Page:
In general, the American military is out of sight, out of mind, save for their families and friends. This includes 8,400 U.S. troops still deployed in Afghanistan, as well as nearly 6,000 reported to be in Iraq and several hundred more in Syria.  For many Americans, Memorial Day is an occasion for store sales, swimming pool openings and, in a dwindling number of places, parades.

However, our mission here at the Jewish War Veterans of the U.S.A. is to make sure that Jewish service members who fought and died for our country are not forgotten.  On Memorial Day, our members plant flags on graves of service members, participate in community events, and tell their stories of service to local organizations.

Flag placement

Every year, JWV chapters across America visit their local cemeteries to place American flags on the graves of our fallen heroes.  JWV members take their local Boy Scout or Girl Scout troop as well as their local synagogue or Jewish Day School with them to involve the community in Memorial Day.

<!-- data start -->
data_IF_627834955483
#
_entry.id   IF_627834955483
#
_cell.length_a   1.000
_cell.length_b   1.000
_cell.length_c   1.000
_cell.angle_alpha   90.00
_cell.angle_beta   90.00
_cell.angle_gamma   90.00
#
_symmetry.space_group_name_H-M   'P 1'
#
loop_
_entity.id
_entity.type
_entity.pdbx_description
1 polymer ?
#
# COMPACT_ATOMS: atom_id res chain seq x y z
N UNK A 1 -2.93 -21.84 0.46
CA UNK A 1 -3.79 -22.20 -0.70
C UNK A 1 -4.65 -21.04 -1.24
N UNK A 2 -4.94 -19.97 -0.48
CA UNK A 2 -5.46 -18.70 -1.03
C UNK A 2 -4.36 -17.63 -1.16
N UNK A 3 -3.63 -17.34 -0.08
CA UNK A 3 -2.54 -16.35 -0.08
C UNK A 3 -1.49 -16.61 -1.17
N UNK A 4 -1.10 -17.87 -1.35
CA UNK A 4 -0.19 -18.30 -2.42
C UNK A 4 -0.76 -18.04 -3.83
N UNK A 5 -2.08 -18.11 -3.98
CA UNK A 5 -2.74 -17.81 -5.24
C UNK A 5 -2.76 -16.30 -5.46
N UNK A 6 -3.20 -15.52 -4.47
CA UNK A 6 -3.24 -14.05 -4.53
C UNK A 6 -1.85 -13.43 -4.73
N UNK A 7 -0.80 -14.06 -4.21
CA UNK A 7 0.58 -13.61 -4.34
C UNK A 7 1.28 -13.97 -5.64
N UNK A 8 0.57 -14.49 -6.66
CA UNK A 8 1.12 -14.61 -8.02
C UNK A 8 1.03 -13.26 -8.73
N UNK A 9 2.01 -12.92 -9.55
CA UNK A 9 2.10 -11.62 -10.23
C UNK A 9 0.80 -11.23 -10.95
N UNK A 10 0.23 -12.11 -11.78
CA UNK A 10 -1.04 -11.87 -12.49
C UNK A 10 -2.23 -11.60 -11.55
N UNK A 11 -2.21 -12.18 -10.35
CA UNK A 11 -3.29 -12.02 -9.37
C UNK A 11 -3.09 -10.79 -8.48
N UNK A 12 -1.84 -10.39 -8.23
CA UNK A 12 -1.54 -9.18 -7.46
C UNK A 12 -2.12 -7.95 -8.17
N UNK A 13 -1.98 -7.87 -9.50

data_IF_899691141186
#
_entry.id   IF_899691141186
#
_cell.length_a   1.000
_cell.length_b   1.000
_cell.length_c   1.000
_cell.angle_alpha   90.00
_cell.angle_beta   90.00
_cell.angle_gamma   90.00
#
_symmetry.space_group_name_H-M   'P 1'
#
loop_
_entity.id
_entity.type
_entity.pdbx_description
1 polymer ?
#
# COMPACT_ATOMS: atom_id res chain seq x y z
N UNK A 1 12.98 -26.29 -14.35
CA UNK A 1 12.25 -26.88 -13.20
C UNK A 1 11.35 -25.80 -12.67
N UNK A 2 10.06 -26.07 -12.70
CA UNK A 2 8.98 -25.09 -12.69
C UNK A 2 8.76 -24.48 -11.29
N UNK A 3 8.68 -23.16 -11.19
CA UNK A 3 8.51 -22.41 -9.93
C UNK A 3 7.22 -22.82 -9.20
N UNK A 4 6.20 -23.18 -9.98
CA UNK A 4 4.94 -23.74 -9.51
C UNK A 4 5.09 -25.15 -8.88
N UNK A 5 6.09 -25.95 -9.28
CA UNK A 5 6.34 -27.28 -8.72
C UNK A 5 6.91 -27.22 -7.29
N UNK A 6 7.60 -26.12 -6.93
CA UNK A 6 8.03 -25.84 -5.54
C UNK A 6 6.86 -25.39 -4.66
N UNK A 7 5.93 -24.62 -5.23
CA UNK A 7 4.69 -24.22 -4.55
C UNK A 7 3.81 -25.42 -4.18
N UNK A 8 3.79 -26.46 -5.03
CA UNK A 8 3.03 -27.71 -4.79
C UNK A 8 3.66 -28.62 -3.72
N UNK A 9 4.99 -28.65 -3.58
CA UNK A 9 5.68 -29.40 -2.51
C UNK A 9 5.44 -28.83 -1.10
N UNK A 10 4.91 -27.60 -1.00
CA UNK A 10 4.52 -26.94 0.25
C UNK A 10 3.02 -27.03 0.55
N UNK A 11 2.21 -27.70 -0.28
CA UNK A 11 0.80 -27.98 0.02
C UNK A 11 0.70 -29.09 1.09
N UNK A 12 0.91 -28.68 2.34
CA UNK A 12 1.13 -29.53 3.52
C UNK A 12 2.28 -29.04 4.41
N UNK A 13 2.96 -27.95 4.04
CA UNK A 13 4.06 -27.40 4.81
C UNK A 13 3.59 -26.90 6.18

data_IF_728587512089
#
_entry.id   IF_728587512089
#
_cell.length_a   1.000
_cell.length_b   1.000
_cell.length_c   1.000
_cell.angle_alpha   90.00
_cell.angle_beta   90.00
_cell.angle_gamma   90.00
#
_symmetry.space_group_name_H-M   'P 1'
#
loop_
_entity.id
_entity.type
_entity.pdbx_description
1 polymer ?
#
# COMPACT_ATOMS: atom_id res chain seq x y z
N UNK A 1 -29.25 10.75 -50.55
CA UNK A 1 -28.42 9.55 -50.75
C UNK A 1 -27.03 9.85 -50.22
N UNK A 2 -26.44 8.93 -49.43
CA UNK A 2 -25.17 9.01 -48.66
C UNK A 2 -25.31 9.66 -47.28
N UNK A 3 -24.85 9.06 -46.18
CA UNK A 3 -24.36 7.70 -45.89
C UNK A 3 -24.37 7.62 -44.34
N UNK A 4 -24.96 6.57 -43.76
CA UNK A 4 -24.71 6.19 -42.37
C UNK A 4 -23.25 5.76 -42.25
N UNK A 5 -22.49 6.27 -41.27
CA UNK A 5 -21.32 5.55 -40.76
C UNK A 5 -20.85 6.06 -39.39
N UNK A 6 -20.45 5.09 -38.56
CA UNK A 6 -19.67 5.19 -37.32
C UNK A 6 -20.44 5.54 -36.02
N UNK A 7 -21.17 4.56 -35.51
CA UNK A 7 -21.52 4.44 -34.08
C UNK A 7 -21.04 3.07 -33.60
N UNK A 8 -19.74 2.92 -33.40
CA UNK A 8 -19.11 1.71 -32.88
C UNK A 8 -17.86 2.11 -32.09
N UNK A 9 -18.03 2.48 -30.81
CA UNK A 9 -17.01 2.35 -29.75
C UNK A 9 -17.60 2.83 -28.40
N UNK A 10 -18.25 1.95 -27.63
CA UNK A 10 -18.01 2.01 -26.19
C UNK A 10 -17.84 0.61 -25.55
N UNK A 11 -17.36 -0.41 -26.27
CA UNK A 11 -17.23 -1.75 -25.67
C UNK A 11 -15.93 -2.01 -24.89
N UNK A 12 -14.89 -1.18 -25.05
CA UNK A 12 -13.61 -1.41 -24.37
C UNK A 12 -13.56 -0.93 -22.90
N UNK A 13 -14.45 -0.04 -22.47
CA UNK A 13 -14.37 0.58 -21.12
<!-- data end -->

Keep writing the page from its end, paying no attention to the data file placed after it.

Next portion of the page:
JWV also visits specific graves per family members requests.  If you have a specific grave that you would like remembered, please contact the JWV Programs Department at 202-265-6280 or email jwv@jwv.org.

Memorial Day Parades

JWV members participate in their local Memorial Day parades.  With their JWV gear and their JWV flag, our veterans proudly represent the American Jewish community in their local Memorial Day Parade.

Storytelling

JWV members visit their local synagogue, JCC or Jewish day school on Memorial Day to talk with the Jewish community about their experiences.  This is a great educational opportunity for the community.  If you are interested in having a JWV member come to speak to your group, contact the JWV Programs Department at 202-265-6280 email jwv@jwv.org.

“These are the things which we must pledge our honored dead. By conforming to this pledge we will honor them more than by uttering statements of pride in their accomplishments. Let us honor them by living in such a way as to prove that we have learned why they died. We pledge ourselves to make their memory more effective by making their sacrifice the last of such sacrifices.

On Memorial Day, we honor the heroes who fought so bravely at Valley Forge, New Orleans, Bull Run, Bataan and Corregidor, at Wake Island and Pearl Harbor, but let us see to it that no more such heroes need be made.”

Medal of Honor Recipient Benjamin Kaufman, 1943